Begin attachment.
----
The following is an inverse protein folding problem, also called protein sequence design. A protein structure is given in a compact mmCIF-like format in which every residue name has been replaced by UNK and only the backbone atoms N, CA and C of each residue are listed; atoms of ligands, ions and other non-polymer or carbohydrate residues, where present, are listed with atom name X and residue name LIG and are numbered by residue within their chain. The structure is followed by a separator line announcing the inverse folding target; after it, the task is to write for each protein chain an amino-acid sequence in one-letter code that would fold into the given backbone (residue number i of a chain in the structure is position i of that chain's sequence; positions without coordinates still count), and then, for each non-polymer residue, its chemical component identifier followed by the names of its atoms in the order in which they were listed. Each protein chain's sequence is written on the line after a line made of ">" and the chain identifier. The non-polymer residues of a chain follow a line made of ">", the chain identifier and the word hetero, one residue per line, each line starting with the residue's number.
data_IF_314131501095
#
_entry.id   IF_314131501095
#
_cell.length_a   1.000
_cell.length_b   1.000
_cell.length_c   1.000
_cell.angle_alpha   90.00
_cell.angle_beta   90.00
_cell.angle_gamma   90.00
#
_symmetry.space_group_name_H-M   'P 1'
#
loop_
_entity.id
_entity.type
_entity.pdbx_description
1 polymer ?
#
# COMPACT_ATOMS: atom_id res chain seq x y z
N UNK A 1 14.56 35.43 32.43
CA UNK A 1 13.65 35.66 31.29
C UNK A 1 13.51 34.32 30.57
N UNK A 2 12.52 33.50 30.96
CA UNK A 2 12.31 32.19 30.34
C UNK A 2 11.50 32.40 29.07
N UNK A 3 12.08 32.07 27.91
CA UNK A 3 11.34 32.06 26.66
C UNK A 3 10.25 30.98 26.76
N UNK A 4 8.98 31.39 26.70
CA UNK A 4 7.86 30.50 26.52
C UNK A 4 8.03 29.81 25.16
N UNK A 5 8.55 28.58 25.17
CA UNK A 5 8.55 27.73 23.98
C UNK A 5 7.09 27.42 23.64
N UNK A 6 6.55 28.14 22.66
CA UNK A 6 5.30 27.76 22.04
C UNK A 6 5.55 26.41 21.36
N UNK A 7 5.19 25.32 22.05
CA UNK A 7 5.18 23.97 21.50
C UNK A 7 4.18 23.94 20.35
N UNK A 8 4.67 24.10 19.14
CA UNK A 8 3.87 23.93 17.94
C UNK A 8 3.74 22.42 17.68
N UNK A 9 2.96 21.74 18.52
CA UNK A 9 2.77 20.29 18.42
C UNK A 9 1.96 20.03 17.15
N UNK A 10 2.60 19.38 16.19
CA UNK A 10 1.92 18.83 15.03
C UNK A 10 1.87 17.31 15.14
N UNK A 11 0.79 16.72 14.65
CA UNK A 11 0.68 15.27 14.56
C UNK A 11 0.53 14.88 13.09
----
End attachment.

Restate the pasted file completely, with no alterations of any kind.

The following is an inverse protein folding problem, also called protein sequence design. A protein structure is given in a compact mmCIF-like format in which every residue name has been replaced by UNK and only the backbone atoms N, CA and C of each residue are listed; atoms of ligands, ions and other non-polymer or carbohydrate residues, where present, are listed with atom name X and residue name LIG and are numbered by residue within their chain. The structure is followed by a separator line announcing the inverse folding target; after it, the task is to write for each protein chain an amino-acid sequence in one-letter code that would fold into the given backbone (residue number i of a chain in the structure is position i of that chain's sequence; positions without coordinates still count), and then, for each non-polymer residue, its chemical component identifier followed by the names of its atoms in the order in which they were listed. Each protein chain's sequence is written on the line after a line made of ">" and the chain identifier. The non-polymer residues of a chain follow a line made of ">", the chain identifier and the word hetero, one residue per line, each line starting with the residue's number.
data_IF_314131501095
#
_entry.id   IF_314131501095
#
_cell.length_a   1.000
_cell.length_b   1.000
_cell.length_c   1.000
_cell.angle_alpha   90.00
_cell.angle_beta   90.00
_cell.angle_gamma   90.00
#
_symmetry.space_group_name_H-M   'P 1'
#
loop_
_entity.id
_entity.type
_entity.pdbx_description
1 polymer ?
#
# COMPACT_ATOMS: atom_id res chain seq x y z
N UNK A 1 14.56 35.43 32.43
CA UNK A 1 13.65 35.66 31.29
C UNK A 1 13.51 34.32 30.57
N UNK A 2 12.52 33.50 30.96
CA UNK A 2 12.31 32.19 30.34
C UNK A 2 11.50 32.40 29.07
N UNK A 3 12.08 32.07 27.91
CA UNK A 3 11.34 32.06 26.66
C UNK A 3 10.25 30.98 26.76
N UNK A 4 8.98 31.39 26.70
CA UNK A 4 7.86 30.50 26.52
C UNK A 4 8.03 29.81 25.16
N UNK A 5 8.55 28.58 25.17
CA UNK A 5 8.55 27.73 23.98
C UNK A 5 7.09 27.42 23.64
N UNK A 6 6.55 28.14 22.66
CA UNK A 6 5.30 27.76 22.04
C UNK A 6 5.55 26.41 21.36
N UNK A 7 5.19 25.32 22.05
CA UNK A 7 5.18 23.97 21.50
C UNK A 7 4.18 23.94 20.35
N UNK A 8 4.67 24.10 19.14
CA UNK A 8 3.87 23.93 17.94
C UNK A 8 3.74 22.42 17.68
N UNK A 9 2.96 21.74 18.52
CA UNK A 9 2.77 20.29 18.42
C UNK A 9 1.96 20.03 17.15
N UNK A 10 2.60 19.38 16.19
CA UNK A 10 1.92 18.83 15.03
C UNK A 10 1.87 17.31 15.14
N UNK A 11 0.79 16.72 14.65
CA UNK A 11 0.68 15.27 14.56
C UNK A 11 0.53 14.88 13.09